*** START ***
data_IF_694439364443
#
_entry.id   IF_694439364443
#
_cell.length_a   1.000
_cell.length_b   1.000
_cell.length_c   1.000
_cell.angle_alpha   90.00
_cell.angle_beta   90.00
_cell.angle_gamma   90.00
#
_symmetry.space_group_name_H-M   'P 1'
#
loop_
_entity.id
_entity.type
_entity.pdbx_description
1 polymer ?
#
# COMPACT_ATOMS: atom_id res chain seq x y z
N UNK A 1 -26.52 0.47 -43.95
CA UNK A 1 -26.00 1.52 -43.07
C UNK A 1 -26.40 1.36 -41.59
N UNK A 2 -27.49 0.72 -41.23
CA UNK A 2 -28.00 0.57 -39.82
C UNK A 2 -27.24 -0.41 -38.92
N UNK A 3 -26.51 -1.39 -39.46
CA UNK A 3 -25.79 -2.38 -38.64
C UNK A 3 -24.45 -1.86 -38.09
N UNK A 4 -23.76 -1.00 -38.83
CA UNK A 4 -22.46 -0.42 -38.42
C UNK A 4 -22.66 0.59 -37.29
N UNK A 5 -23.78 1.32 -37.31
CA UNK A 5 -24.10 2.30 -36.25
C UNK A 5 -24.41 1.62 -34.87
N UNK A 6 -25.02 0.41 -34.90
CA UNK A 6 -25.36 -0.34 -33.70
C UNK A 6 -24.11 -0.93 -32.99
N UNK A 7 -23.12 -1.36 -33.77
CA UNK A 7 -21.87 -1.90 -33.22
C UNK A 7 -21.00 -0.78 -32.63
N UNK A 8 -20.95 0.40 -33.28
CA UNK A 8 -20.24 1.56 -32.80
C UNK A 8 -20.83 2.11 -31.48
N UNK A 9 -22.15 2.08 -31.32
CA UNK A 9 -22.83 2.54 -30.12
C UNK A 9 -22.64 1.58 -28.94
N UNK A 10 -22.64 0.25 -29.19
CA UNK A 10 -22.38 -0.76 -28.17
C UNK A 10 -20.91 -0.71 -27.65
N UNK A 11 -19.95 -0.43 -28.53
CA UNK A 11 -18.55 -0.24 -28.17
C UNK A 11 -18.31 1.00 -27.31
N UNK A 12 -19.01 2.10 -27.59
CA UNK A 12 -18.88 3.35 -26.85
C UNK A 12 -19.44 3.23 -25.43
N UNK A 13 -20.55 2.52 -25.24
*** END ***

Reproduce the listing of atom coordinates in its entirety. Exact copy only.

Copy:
data_IF_694439364443
#
_entry.id   IF_694439364443
#
_cell.length_a   1.000
_cell.length_b   1.000
_cell.length_c   1.000
_cell.angle_alpha   90.00
_cell.angle_beta   90.00
_cell.angle_gamma   90.00
#
_symmetry.space_group_name_H-M   'P 1'
#
loop_
_entity.id
_entity.type
_entity.pdbx_description
1 polymer ?
#
# COMPACT_ATOMS: atom_id res chain seq x y z
N UNK A 1 -26.52 0.47 -43.95
CA UNK A 1 -26.00 1.52 -43.07
C UNK A 1 -26.40 1.36 -41.59
N UNK A 2 -27.49 0.72 -41.23
CA UNK A 2 -28.00 0.57 -39.82
C UNK A 2 -27.24 -0.41 -38.92
N UNK A 3 -26.51 -1.39 -39.46
CA UNK A 3 -25.79 -2.38 -38.64
C UNK A 3 -24.45 -1.86 -38.09
N UNK A 4 -23.76 -1.00 -38.83
CA UNK A 4 -22.46 -0.42 -38.42
C UNK A 4 -22.66 0.59 -37.29
N UNK A 5 -23.78 1.32 -37.31
CA UNK A 5 -24.10 2.30 -36.25
C UNK A 5 -24.41 1.62 -34.87
N UNK A 6 -25.02 0.41 -34.90
CA UNK A 6 -25.36 -0.34 -33.70
C UNK A 6 -24.11 -0.93 -32.99
N UNK A 7 -23.12 -1.36 -33.77
CA UNK A 7 -21.87 -1.90 -33.22
C UNK A 7 -21.00 -0.78 -32.63
N UNK A 8 -20.95 0.40 -33.28
CA UNK A 8 -20.24 1.56 -32.80
C UNK A 8 -20.83 2.11 -31.48
N UNK A 9 -22.15 2.08 -31.32
CA UNK A 9 -22.83 2.54 -30.12
C UNK A 9 -22.64 1.58 -28.94
N UNK A 10 -22.64 0.25 -29.19
CA UNK A 10 -22.38 -0.76 -28.17
C UNK A 10 -20.91 -0.71 -27.65
N UNK A 11 -19.95 -0.43 -28.53
CA UNK A 11 -18.55 -0.24 -28.17
C UNK A 11 -18.31 1.00 -27.31
N UNK A 12 -19.01 2.10 -27.59
CA UNK A 12 -18.88 3.35 -26.85
C UNK A 12 -19.44 3.23 -25.43
N UNK A 13 -20.55 2.52 -25.24